The current list of available actions can be likened to a directory listing. It can be changed by program action, by navigating up or down the heirarchy, or by  selecting a different object. A separate zoom control selects actions suitable for the appropriate level of nested objects, and changes the selection cursor to suit.  So, at the top level you would find actions for logging on and off, creating new tasks, and choosing which screen to focus. Below that, actions relating to individual windows (move, resize, etc), and below that, actions peculiar to the particular program.

On Object Selection (MouseDown)
Controller sends the mouse position. Server returns the object path (The list of all nested objects at that point).

If the actions currently displayed are still in the object path, they remain unchanged and the nested object at that level is selected. So if, for example, you have been resizing windows, a new window can be moved by selecting any point on it. No trying to click on lines, corners and fiddly little handles. Otherwise, show the actions suitable for the new object at the current level.

Optionally, change the action selection.

On MouseUp, the controller sends the current object path and the token for the current action.

The main difference is that I am thinking of the controller as a personal device, perhaps a netbook or a mobile phone, so standard controls are not the issue - no more QWERTY!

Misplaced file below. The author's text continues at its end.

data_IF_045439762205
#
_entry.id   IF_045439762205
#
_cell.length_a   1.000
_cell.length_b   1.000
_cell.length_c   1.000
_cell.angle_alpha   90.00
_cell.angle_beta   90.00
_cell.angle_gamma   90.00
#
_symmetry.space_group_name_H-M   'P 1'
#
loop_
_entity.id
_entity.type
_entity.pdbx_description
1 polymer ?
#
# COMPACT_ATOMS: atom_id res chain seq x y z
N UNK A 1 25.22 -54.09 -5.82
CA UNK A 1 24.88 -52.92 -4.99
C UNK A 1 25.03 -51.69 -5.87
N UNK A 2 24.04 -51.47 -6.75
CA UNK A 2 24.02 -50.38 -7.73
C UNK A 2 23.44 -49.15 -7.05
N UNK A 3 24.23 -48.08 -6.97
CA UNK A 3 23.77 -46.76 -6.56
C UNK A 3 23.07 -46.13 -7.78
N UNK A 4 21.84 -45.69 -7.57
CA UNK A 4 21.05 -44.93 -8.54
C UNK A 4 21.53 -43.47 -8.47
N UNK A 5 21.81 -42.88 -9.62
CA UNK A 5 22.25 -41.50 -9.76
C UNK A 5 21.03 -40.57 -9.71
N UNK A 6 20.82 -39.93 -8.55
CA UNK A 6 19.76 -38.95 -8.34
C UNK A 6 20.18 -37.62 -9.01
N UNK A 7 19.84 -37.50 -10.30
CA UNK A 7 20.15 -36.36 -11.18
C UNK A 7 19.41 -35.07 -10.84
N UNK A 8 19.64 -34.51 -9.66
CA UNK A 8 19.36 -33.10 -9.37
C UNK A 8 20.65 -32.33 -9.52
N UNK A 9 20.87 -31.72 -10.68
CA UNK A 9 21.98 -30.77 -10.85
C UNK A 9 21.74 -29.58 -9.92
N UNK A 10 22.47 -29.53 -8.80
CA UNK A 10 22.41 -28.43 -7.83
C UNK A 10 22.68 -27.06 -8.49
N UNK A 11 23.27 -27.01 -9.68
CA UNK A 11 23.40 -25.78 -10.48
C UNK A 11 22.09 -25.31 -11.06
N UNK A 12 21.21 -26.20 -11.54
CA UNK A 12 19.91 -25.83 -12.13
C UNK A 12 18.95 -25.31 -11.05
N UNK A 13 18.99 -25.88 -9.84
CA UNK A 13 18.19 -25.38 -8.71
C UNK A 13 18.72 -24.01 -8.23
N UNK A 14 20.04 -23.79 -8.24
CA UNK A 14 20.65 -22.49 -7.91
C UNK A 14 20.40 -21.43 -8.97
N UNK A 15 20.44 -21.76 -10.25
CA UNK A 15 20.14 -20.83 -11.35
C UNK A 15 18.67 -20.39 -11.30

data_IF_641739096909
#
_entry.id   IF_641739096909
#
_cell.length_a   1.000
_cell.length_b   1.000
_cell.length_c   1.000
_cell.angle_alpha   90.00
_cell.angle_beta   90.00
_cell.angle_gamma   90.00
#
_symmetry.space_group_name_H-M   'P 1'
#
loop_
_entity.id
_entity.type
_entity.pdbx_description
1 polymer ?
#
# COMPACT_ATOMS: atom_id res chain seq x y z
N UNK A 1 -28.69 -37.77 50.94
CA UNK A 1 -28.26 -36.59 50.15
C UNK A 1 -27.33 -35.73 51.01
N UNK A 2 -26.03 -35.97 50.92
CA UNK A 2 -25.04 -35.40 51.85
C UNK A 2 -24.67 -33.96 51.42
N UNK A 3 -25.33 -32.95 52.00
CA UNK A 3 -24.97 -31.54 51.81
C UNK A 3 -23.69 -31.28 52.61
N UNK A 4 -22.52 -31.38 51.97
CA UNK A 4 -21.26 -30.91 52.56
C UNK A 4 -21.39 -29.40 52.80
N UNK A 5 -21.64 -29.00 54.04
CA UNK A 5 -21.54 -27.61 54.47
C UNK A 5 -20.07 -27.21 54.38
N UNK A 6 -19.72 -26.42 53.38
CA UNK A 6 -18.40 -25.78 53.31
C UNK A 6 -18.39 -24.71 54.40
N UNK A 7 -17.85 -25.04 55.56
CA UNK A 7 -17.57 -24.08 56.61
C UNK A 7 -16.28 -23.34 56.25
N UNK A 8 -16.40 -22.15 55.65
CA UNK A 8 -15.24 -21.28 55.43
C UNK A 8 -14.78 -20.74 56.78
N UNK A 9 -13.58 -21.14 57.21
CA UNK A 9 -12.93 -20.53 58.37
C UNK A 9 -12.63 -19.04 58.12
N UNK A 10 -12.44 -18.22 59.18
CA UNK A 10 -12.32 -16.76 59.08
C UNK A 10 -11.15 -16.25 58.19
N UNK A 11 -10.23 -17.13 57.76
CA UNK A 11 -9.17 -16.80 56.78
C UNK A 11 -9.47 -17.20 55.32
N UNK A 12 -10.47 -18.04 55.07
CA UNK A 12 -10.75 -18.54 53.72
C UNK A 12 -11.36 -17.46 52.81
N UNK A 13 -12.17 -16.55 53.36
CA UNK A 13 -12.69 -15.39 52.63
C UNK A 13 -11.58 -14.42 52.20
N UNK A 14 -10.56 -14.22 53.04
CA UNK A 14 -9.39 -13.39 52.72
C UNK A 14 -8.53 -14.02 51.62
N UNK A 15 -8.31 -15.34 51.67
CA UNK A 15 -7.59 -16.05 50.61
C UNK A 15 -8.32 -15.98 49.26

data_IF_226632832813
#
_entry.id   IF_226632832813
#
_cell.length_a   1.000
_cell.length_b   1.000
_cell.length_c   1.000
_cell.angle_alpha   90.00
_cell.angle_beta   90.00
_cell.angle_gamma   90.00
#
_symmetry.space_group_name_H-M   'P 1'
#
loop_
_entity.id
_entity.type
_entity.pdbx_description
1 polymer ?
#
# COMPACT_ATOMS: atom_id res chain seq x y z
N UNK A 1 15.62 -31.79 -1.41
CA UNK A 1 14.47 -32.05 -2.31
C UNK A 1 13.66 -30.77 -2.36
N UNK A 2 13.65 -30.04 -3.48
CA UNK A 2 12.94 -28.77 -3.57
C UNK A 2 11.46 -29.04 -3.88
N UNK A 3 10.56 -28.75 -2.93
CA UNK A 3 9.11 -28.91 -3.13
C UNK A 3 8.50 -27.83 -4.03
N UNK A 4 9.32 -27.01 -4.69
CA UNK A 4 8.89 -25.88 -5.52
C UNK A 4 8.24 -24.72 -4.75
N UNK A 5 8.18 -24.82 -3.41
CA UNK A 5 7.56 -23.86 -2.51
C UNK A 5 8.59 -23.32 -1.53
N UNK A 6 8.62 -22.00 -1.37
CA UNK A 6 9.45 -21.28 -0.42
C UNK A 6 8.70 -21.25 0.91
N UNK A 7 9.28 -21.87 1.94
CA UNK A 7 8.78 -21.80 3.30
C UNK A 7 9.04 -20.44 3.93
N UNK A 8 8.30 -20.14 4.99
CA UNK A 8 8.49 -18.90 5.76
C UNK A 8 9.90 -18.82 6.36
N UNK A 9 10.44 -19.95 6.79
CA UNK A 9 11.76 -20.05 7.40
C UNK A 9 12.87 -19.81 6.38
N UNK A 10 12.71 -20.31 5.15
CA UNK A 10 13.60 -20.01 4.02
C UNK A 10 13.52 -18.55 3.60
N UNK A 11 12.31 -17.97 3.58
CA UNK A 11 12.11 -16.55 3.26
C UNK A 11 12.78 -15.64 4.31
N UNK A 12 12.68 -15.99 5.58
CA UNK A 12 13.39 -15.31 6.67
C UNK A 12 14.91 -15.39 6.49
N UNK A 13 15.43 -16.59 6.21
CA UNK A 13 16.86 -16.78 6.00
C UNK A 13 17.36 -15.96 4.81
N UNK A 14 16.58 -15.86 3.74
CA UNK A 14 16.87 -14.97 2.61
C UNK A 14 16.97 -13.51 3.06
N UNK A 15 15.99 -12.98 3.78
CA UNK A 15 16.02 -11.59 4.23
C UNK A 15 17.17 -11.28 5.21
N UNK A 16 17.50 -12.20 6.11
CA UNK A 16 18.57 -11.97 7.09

General Software Discussion / Re: 10/GUI
« on: October 17, 2009, 04:54 PM »
Keyboards are actually pretty good at making multiway selections. They are superior to touchscreens because the usual choices can be made by muscle memory alone, without having to look.

Excellent point. I tend to like hotkeys myself.

The only problem comes when you start supporting multiple applications with widely varying sets of controls and features. You'll see this mostly in music, media, and graphics applications.

Here's an interesting video of what was possible in that direction nearly 15 years ago, and a sensible use of multi-touch support. In either case, the main point is to move away from the mouse having to select both the action and its object.
Eventually you run out of logical key combinations for all the tasks you want to have a key for. Once that happens, you're forced to use arbitrary and non-intuitive ones. A good example is V for PASTE or W for CLOSE in most apps.

Yes, that's one of the reasons I gave up using Dvorak!  >:(

That's why I'm proposing that keycodes not be hardwired to particular keys or gestures. 

The idea comes from ColorForth which uses only 27 keys of a normal keyboard - have a continually updated display of key assignments (not on the keycaps - you should not be looking there anyway) that is generated from lists of currently available commands. The user only sees the command label, not the keycode that it returns. Think of it like a link in the Help index.